Dr Huw Dylan is a Senior Lecturer in Intelligence Studies and International Security in the Department of War Studies at King’s College London. Dr Dylan is also a Visiting Research Professor at the Norwegian Defence Intelligence School, Oslo.
One of the most exciting things about the King’s Undergraduate Summer School is the variety of approaches to teaching and learning that students will experience. This reflects both the scope of subjects on offer, but also the energy tutors put into creating engaging learning environments. This entry, building upon our colleague Dr Diana Bozhilova’s blog post on teaching international relations in this series, offers a brief introduction to our approach to teaching Politics and the Media.
For those of us interested in politics and international relations it seems that not a day goes by without some controversy or other concerning what is the truth of a particular situation making the headlines in the press. From the competing narratives offered to the electorate in the BREXIT referendum, to the myriad debates concerning President Trump and words and deeds, to the running series of debates between Russia and the West over a number of issues, including the shooting down of MH17 to Russian involvement in east Ukraine, matters of strategic communication, allegations of propaganda, and charges of ‘fake news’ have come to dominate several areas of our political discourse. This course aims to place many of these issues in a deeper historical context, and to consider carefully how information and messages have been utilised by political power throughout history to further their goals.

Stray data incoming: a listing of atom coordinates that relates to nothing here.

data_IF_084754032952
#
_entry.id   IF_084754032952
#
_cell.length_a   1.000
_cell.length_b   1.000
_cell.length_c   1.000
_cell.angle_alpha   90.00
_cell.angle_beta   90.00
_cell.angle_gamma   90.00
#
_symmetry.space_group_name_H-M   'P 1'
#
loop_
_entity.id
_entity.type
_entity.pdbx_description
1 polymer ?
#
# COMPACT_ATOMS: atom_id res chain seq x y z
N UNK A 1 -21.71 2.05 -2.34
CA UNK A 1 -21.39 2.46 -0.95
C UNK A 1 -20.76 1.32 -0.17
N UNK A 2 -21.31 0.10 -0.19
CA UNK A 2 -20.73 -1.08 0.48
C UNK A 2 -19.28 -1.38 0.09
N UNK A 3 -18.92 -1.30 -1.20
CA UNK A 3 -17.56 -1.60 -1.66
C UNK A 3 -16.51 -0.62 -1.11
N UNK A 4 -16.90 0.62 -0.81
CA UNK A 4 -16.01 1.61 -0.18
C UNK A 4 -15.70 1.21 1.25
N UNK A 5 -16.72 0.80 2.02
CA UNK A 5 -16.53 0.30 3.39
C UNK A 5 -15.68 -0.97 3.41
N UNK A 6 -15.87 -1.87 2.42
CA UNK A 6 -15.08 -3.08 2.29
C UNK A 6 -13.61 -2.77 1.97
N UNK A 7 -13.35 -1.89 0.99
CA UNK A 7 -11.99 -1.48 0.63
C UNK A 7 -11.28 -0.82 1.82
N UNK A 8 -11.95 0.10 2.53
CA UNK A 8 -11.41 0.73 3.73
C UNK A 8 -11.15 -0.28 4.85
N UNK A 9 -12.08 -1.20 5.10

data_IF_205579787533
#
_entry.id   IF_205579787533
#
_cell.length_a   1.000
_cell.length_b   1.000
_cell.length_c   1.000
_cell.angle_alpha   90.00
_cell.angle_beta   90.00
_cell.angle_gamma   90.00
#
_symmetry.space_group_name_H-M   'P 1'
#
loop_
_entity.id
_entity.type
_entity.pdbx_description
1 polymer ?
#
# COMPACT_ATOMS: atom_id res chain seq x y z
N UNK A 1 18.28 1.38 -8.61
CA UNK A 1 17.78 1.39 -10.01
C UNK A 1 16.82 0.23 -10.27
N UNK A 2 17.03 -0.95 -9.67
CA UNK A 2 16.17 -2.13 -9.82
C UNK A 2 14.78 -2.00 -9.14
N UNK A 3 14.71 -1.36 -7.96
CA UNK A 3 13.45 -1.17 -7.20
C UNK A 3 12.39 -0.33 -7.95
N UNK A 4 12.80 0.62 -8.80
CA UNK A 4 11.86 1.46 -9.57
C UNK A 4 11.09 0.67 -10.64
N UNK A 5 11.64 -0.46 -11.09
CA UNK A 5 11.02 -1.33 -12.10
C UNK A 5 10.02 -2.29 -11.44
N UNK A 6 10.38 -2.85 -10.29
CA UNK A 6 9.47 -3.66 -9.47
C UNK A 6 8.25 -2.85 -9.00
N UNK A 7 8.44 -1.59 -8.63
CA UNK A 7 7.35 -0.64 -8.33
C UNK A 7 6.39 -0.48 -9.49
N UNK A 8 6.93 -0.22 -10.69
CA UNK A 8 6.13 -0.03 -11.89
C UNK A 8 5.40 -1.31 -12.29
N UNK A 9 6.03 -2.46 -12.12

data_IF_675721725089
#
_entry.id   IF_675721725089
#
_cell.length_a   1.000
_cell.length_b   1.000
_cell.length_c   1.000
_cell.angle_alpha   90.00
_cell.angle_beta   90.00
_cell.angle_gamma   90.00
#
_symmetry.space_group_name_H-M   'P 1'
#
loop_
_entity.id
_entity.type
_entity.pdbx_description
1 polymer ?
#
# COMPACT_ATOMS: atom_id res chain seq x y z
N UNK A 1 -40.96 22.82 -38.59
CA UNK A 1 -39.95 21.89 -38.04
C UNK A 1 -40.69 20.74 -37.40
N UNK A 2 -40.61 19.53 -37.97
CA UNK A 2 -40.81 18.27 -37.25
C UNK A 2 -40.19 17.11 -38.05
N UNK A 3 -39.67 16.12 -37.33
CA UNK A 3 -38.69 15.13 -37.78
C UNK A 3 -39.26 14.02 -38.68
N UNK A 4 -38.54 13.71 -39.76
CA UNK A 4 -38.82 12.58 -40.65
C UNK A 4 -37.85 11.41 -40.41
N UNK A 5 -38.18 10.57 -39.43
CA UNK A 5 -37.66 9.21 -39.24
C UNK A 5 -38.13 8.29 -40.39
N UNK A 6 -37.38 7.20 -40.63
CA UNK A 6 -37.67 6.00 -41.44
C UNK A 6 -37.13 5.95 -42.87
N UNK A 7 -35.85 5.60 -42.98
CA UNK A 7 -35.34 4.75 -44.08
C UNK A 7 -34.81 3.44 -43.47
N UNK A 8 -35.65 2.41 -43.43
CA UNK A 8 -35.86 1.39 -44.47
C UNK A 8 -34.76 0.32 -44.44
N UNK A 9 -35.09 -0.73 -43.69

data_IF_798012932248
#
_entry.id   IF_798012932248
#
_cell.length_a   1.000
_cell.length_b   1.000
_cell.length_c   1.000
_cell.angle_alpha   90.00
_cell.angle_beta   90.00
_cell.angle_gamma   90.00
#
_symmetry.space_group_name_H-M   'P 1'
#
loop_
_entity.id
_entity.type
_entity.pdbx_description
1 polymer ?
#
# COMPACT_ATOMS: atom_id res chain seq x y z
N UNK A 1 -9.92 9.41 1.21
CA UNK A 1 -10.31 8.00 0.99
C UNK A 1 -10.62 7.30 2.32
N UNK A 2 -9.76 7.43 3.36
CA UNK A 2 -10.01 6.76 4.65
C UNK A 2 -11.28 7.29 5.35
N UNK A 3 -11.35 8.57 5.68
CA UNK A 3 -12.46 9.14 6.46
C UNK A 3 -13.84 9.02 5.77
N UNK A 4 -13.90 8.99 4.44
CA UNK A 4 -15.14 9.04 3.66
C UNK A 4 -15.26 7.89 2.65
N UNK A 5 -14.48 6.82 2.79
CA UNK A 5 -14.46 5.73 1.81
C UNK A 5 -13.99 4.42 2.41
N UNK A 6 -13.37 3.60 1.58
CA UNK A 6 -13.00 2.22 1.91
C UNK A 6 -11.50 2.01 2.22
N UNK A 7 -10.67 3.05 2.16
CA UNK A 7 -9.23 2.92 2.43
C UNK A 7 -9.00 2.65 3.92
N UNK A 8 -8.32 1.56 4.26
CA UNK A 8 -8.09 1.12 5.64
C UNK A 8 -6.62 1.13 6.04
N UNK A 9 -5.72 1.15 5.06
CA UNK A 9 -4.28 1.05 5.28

Our teaching is based on our experience in the Department of War Studies. This department encourages an interdisciplinary and creative approach to studying conflict and war and all associated phenomena. We aim to combine teaching of core concepts and ideas, such as exploring the main theorists or thinkers of propaganda and strategic communications, in tandem with the conflicts or issues that they sought to influence at the time. And then to examine how these ideas resonate today in our contemporary debates. So, we will begin with the ideas of Gustav le Bon, and propaganda in the age of the Two World Wars, before moving on to the Cold War and the post 9/11 world. Students will engage deal with theory and practice, setting the scene for many of the issues we the class will consider during the latter part of the course.
The learning outcomes for this short course on Politics and the Media are centred upon the development of an understanding of key subject matter and fostering critical thinking. The class will consider the core components of propaganda and strategic communication narratives in various case studies. Many of these case studies involve campaigns that aimed to convert or entrench the political stance or the voting intentions of a large body of people, and have become contentious. Analysing the construction, delivery, and impact of these various campaigns will leave students equipped to more effectively engage with such campaigns in future, in particular with regard analysing and challenging the competing claims of ‘truth’. A key component of developing these critical skills will be an active consideration of the modern information environment and information technology, and how they both facilitate the propagation and the challenge of key messages.